- T. C. Boyle
- Viking Adult
- 384 pp.
- Reviewed by Barry Wightman
- November 16, 2012
Three loosely connected tales darkly chronicle the ups and downs of a pioneering life on a desolate island off the California coast.
Reviewed by Barry Wightman
Thomas Coraghessan Boyle, speaking of his novel Greasy Lake, about three hipster college kids, told The Paris Review that “the world, far from being your oyster, is a dangerous place of shadow and dislocation and death.”
Coming from a novelist with a distinctly edgy vibe, we’re on board. Good stories come out of that stuff. Tell us more.
Boyle then said, “I don’t mean to pull a Beckett on you here, but I do not have a congenial view of the parameters of human life as we know it.”
Yes. Gloom. Shadows. Death. It’s what a lot of great fiction is all about. Think Edgar Allen Poe, the Brontes, Thomas Hardy and, dare I say, Stephen King. And T. C. Boyle, with his extroverted, hip persona and maximalist brand has produced an impressive body of work. We can dig it.
So it’s a bit of puzzlement, a curve ball change-up from left field, to consider Boyle’s latest and unusually (for him) conventional novel, San Miguel. First, the cover — in soft focus, a woman in a Victorian frock on a windswept field of gold, her back to us, strides off into the distance. Cozy chick lit? (Is T. C. toying with us?) Oh, but wait, upon further investigation, we detect a whiff of danger — the woman is seen from behind, from low amongst the weeds. Who knows? Maybe this is Halloween 10 and whatever is doing the watching is malevolent of spirit and events will spiral quickly out of control with much ensuing suffering.
Next, we encounter the novel’s Epigraph, the opening of a 1938 poem by W. H. Auden, “Musee Des Beaux Arts””
“About suffering they were never wrong,
The Old Masters; how well they understood
Its human position: how it takes place
While someone is eating or opening a window
Or just walking dully along.”
Walking dully along? Hey, this is T. C. Boyle, no worries, things are going to be cool — dark but cool.
Be worried. Be very worried. San Miguel is a beautifully written but ultimately disappointing triptych of novellas in which nothing happens. Darkly.
The novel consists of three loosely connected tales set on the small desolate island of San Miguel, just off the California coast, in the late 19th and early 20th centuries. It’s a sheep ranch inhabited only by caretakers and, well, sheep. Lots of sheep. And fog.
The novel opens and the first of our three heroines, Marantha Waters appears:
“She was coughing, always coughing, and sometimes she coughed up blood. The blood came in a fine spray, plucked from the fibers of her lungs and pumped full of air as if it were perfume in an atomizer. Or it rose in her mouth like a hot metallic syrup, burning with the heat inside her till she spat it into the porcelain pot …”Rebecca of Sunnybrook Farm it’s not. But that’s fine writing.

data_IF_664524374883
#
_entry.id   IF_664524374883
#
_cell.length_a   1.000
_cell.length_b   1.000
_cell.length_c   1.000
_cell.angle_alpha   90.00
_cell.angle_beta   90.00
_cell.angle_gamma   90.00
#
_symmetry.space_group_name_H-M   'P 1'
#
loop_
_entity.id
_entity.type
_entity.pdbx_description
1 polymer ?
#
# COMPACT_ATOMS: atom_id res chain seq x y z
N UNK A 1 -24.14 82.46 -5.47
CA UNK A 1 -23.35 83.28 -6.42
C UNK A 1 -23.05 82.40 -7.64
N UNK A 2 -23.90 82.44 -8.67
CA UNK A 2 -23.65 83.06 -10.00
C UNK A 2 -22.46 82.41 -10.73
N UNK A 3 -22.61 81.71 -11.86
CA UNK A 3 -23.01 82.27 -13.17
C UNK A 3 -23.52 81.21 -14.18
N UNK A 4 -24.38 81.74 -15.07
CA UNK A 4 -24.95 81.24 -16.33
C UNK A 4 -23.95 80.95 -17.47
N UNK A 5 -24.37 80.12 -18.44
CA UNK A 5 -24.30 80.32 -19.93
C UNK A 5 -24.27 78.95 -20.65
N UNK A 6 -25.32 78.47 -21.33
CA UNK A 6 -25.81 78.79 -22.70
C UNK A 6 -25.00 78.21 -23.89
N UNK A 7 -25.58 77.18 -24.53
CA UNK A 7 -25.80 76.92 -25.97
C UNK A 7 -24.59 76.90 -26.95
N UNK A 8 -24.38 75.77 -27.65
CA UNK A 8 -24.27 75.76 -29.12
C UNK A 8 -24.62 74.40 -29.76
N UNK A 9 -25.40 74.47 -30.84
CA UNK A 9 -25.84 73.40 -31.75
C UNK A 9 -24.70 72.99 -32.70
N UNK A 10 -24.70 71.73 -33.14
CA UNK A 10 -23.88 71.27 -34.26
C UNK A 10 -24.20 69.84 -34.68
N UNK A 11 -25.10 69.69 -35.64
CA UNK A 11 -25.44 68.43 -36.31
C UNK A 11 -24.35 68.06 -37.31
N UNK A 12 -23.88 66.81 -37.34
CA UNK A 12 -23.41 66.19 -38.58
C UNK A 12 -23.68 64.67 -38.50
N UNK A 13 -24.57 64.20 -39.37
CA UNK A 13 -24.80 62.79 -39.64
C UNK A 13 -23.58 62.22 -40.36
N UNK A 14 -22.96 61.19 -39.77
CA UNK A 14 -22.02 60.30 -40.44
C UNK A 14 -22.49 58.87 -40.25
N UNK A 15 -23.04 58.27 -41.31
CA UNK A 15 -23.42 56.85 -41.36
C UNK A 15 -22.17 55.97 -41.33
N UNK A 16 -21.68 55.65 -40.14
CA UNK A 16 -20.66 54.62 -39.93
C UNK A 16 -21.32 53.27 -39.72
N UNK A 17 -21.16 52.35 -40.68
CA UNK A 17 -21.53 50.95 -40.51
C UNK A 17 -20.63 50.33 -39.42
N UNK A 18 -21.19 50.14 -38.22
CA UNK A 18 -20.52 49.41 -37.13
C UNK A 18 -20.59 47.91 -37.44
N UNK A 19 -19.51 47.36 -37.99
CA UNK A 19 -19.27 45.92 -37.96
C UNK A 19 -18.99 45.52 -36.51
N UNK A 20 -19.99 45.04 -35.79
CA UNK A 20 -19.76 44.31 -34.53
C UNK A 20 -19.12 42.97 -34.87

Our first view of San Miguel Island shows strange but unfulfilled promise:
“ … she saw it as a tan lump marbled with bands of the purest white, as if it were a well-aged cut of beef laid out on the broad blue plate of the ocean for her and nobody else.”Odd, but lush, lovely prose. And soon, San Miguel Island begins to live and breathe, not unlike Hardy’s gloomy heath in The Return of the Native. Hardy writes, “… for when other things sank brooding to sleep the heath appeared slowly to awake and listen.”
But on San Miguel, it’s quiet. Marantha reads, among other things, Wuthering Heights. Her manic and damaged Civil War veteran husband, Will, is hell-bent on converting the ranch into an empire of great riches for his wife and rebellious stepdaughter, Edith (who stars in the novel’s second section). Life is pretty tough on San Miguel. Readers of a certain age may recall the ’60s TV show Green Acres — life on a hardscrabble farm can be lousy but funny. Sadly, T. C. Boyle left his sly comedic voice and ironic satire on the other side of the Santa Barbara Channel.
Don’t get me wrong. I love romantic gloom. Moody meditations on place? Right up my alley. Brontes, Hardy? Love ’em. And yet.
Marantha: “It’s like watching Wuthering Heights,” she says as they were setting the table for dinner, “like the wild moors with their lowing herds and wandering flocks … Only where’s my Heathcliff?”
Exactly. How about some of the fire and fizz of a Heathcliff? On San Miguel, life dully happens, the novel chronicling the ups and downs of a pioneering life on the edge of the great American continent. Marantha’s cough gets worse. Frisky Edith teases the slow but steady hired hand Jimmie. She dreams of the theatre. Elise and Herbie (third novella) have two daughters. They grow. Elise teaches the girls. Storms come, it’s wet, it’s cold, it’s dry, it’s hot.
Just when the reader feels that the flat-lining narrative is picking up — yes, this must be when something big happens — it doesn’t. Just when you think there’s going to be a turn for Marantha (or Edith or Elise) or that something mildly exciting is about to happen because he has just arrived or the ship came in or she can finally leave the prison that is the island of San Miguel ... well, sorry, no. Life goes on. And on. The gloom spreads, the world runs down and nothing changes, it all remains the same and nobody ever has a nice day. Well, hardly ever.
Okay, there is that Spanish sheep shearer, a suicide and World War II injects some much-needed fizz into Elise’s story but it’s too late. I don’t mean to pull a Beckett on you here, but on San Miguel, nothing happens — thrice. Beautifully.
Barry Wightman, fiction editor of Hunger Mountain, a literary journal of the arts in Montpelier, Vt., has written a novel, Pepperland, a revolutionary, technology rock ’n roll love story that is coming soon. He’s been a corporate marketing guy and a contributing essayist to WUWM Milwaukee Public Radio, and he leads a rather vintage rock ’n roll band.